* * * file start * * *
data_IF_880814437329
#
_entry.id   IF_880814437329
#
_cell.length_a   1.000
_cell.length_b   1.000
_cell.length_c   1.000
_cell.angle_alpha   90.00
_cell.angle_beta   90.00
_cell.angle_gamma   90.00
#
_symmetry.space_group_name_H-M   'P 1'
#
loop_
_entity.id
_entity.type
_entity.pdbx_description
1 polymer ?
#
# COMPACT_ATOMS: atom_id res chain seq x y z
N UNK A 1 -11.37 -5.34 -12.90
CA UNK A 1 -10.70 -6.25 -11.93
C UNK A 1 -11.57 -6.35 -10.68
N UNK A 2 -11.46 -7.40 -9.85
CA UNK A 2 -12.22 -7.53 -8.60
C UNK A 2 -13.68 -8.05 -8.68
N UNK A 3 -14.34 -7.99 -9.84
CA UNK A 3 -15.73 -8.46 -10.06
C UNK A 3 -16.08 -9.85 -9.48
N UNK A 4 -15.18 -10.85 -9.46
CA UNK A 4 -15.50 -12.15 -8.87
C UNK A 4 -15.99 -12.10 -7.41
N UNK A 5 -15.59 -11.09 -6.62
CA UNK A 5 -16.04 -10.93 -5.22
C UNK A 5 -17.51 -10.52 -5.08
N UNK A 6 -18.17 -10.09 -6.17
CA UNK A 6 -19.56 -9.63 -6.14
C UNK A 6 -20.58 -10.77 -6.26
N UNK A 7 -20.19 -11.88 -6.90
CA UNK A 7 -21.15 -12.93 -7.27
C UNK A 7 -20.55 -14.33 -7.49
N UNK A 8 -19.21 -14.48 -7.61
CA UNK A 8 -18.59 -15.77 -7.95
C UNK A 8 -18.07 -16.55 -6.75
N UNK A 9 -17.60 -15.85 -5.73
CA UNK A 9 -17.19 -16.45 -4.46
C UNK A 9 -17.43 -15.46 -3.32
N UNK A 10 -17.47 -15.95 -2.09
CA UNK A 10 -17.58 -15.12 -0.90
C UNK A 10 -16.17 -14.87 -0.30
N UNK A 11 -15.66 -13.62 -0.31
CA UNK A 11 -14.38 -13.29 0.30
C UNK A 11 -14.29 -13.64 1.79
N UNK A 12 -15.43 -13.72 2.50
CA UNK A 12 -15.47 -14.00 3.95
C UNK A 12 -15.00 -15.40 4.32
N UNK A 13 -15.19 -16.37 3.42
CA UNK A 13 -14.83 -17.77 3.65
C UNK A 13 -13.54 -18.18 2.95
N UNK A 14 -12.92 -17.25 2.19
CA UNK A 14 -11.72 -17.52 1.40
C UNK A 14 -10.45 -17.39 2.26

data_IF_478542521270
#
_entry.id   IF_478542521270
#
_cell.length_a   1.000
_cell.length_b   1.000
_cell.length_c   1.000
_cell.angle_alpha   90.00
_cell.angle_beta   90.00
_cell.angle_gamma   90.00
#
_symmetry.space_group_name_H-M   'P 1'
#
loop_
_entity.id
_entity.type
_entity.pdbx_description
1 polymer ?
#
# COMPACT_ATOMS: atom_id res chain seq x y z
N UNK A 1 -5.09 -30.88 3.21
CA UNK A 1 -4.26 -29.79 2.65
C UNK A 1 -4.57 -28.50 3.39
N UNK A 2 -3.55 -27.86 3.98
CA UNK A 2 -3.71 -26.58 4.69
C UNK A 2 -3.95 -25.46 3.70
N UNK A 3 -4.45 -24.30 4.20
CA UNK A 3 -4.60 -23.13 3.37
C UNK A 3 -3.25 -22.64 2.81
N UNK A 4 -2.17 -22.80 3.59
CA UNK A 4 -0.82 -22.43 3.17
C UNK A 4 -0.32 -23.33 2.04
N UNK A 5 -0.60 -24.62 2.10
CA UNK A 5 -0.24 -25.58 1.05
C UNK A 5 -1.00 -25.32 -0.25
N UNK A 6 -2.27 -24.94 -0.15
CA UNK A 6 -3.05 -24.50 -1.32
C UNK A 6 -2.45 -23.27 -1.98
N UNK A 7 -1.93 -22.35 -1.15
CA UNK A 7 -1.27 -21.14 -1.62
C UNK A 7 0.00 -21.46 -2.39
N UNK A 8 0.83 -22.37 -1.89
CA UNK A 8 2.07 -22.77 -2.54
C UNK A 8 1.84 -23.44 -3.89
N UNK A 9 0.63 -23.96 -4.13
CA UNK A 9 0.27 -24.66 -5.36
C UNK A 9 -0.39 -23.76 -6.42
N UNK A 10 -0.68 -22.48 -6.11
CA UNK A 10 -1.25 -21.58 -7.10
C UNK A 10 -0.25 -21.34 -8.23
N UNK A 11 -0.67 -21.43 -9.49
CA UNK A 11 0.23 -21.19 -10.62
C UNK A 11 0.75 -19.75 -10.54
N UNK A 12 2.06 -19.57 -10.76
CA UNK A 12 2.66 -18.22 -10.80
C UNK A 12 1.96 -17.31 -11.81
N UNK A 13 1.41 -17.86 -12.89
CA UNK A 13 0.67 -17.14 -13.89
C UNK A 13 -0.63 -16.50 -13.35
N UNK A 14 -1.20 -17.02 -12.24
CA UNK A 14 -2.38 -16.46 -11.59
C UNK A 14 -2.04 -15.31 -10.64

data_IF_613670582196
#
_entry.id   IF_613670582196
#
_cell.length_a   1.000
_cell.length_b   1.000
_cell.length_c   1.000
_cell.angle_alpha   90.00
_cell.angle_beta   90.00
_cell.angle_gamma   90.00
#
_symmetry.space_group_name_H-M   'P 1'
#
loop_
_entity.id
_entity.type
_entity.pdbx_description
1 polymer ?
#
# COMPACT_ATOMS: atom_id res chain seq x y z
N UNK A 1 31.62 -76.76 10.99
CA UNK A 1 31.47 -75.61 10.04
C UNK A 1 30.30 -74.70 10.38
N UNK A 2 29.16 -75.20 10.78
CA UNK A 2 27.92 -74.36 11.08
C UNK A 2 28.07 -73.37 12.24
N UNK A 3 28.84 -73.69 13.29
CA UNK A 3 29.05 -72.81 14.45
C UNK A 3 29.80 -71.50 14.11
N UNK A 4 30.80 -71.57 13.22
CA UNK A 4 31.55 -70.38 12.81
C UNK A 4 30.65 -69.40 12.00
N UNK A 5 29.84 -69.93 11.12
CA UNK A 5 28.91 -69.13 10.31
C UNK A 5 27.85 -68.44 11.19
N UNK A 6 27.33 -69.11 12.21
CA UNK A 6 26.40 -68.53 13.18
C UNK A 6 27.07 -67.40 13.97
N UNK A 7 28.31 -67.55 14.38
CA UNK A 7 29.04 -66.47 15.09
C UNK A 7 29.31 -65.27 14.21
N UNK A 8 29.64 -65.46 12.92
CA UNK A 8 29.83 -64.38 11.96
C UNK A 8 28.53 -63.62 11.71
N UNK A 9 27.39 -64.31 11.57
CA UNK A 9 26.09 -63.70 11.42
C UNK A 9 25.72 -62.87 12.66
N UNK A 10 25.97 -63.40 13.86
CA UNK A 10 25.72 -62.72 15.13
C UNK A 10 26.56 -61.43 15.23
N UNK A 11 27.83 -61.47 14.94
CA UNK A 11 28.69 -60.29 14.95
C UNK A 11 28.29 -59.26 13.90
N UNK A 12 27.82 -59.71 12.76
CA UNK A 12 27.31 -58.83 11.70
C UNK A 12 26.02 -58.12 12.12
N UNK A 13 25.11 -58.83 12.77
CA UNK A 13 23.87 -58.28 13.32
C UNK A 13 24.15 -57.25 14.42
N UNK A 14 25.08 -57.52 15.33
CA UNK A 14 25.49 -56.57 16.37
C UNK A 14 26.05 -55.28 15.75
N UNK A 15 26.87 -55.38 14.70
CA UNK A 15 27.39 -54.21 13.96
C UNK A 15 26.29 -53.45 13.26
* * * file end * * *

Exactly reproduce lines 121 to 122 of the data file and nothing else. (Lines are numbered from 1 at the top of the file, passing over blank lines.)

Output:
C UNK A 13 -0.63 -16.50 -13.35
N UNK A 14 -1.20 -17.02 -12.24